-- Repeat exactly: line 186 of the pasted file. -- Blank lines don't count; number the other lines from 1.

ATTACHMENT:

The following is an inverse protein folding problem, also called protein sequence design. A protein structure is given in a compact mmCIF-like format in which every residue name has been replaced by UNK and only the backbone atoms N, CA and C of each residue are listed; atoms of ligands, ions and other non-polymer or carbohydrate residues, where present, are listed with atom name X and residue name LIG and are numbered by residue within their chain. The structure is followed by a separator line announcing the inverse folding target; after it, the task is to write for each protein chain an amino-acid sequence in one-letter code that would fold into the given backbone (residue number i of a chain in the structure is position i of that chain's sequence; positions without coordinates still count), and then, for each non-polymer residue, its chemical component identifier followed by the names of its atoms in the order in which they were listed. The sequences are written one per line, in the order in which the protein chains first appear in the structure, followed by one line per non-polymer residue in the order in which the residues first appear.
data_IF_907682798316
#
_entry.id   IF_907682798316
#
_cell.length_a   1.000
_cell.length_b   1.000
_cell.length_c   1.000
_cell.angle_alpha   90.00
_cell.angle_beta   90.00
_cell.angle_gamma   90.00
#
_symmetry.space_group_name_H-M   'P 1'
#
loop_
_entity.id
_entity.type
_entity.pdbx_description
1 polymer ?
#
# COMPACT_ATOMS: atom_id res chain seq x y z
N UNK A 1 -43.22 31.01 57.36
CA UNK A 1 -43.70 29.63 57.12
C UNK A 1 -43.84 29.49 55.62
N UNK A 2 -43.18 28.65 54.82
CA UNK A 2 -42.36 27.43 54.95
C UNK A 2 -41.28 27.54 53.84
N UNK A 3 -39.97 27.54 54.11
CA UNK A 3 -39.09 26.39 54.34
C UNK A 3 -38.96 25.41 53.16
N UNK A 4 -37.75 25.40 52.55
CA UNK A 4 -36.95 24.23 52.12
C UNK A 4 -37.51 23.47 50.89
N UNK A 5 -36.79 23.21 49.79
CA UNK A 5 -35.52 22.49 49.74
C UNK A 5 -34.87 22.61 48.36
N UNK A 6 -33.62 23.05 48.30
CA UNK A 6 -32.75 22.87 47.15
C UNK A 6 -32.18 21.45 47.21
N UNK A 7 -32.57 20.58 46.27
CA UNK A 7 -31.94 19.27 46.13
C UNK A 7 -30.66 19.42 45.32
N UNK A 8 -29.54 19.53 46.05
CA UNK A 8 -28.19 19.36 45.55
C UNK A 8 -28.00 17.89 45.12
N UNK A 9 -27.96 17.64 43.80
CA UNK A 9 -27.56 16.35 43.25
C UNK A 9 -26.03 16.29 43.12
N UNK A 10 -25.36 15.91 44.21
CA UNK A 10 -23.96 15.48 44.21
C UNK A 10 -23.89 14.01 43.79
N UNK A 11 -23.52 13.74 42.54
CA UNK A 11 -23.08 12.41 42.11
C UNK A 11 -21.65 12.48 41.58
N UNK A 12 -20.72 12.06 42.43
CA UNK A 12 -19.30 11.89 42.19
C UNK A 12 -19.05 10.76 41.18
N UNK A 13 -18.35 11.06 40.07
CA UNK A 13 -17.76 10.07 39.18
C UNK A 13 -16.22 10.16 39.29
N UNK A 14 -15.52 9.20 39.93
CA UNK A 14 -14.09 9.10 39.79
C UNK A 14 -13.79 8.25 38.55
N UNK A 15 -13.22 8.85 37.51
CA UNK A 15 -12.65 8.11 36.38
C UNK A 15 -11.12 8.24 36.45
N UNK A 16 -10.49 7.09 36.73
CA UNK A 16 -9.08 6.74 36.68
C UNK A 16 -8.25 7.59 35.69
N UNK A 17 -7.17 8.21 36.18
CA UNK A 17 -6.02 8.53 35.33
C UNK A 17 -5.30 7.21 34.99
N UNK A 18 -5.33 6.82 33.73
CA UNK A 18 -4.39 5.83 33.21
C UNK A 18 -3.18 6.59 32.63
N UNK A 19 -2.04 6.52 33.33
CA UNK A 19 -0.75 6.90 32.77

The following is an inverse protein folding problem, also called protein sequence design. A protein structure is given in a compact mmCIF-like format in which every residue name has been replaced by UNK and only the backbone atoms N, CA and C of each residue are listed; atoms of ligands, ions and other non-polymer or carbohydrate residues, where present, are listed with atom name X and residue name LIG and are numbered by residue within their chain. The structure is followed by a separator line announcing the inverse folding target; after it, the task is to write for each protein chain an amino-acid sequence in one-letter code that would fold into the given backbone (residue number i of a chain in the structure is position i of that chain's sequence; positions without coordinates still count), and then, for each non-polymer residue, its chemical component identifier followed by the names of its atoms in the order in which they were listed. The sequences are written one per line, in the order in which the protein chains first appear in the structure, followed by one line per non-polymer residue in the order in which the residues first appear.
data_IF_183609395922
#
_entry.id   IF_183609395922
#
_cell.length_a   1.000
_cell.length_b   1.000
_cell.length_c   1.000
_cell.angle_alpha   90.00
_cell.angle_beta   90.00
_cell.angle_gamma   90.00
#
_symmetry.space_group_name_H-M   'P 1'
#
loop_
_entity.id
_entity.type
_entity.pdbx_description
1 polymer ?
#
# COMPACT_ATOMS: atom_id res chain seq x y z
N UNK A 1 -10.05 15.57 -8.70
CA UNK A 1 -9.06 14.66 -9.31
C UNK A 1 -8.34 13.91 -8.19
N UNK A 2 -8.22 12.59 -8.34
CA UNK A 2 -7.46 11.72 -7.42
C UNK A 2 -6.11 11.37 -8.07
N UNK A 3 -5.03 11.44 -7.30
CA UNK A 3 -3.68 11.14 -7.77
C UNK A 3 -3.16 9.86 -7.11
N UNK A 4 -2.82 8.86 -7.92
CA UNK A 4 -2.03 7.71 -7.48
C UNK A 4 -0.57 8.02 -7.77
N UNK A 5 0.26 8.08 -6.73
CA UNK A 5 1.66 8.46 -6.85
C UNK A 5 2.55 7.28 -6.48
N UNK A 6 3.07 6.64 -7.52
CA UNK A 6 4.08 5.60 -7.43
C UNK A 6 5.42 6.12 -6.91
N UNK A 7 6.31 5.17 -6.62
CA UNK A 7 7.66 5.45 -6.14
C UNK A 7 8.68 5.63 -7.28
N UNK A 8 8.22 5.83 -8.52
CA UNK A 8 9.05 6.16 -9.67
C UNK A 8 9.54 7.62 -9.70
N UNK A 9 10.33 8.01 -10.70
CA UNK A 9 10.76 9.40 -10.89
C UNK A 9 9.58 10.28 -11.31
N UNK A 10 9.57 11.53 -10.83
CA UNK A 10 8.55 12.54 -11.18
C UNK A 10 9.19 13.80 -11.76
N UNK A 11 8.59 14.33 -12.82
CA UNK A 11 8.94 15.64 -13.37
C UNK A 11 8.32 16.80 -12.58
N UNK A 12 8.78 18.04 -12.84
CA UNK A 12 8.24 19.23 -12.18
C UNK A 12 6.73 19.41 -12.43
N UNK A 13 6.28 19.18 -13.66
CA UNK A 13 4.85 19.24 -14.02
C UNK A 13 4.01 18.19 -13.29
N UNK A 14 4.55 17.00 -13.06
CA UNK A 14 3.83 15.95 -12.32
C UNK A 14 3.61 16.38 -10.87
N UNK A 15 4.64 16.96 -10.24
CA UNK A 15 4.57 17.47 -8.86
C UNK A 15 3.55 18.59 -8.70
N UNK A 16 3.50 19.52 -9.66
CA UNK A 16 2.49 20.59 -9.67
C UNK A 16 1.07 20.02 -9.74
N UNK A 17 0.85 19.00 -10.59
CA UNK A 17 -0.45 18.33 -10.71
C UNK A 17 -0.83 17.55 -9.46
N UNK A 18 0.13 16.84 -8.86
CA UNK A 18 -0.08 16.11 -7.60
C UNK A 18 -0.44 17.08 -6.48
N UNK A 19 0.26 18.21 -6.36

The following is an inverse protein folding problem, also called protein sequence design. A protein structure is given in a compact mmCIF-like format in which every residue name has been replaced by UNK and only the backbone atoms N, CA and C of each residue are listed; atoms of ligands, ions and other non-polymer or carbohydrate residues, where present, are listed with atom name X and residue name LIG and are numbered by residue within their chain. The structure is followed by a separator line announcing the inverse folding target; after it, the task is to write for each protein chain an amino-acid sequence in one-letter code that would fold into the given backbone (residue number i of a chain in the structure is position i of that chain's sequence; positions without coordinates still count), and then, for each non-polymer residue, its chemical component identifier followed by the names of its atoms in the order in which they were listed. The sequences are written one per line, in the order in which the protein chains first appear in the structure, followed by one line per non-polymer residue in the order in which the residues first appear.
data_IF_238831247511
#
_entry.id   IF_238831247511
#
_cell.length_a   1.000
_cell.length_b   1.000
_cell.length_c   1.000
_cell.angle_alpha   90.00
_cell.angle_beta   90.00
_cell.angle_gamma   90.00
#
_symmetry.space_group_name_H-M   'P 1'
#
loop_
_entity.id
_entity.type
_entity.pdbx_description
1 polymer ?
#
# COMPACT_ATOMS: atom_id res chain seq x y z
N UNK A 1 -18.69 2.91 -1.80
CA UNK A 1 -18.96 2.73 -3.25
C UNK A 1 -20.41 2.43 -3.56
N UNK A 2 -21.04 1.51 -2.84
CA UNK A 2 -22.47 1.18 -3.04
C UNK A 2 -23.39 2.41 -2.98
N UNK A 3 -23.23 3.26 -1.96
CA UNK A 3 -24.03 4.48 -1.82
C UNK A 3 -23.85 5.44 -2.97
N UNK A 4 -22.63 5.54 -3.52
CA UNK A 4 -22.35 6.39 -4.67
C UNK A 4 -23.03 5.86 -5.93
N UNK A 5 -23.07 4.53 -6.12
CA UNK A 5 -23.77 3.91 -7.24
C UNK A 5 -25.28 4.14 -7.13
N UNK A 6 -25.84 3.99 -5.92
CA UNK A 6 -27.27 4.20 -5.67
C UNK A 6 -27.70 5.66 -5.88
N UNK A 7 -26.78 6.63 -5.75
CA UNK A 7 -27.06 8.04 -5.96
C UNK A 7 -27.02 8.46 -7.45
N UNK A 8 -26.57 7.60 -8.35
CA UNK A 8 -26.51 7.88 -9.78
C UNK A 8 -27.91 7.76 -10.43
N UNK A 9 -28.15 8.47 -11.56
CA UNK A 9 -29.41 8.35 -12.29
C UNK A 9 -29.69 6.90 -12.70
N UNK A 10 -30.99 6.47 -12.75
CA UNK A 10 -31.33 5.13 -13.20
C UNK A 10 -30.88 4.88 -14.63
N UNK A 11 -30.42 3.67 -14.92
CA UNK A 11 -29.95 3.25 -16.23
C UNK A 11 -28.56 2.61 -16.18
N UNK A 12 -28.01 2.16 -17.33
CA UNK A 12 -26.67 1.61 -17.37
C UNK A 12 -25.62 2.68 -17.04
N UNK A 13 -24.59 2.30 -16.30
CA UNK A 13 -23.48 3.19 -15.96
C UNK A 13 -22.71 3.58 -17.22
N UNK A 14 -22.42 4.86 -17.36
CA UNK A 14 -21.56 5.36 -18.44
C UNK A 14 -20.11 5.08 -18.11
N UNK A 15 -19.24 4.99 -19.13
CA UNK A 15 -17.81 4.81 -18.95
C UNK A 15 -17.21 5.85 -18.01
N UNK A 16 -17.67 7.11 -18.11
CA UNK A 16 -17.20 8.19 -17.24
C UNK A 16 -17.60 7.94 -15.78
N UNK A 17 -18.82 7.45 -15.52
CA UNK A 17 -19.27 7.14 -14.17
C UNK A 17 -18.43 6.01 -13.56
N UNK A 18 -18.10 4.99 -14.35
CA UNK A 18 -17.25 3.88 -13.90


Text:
C UNK A 4 -23.03 5.86 -5.93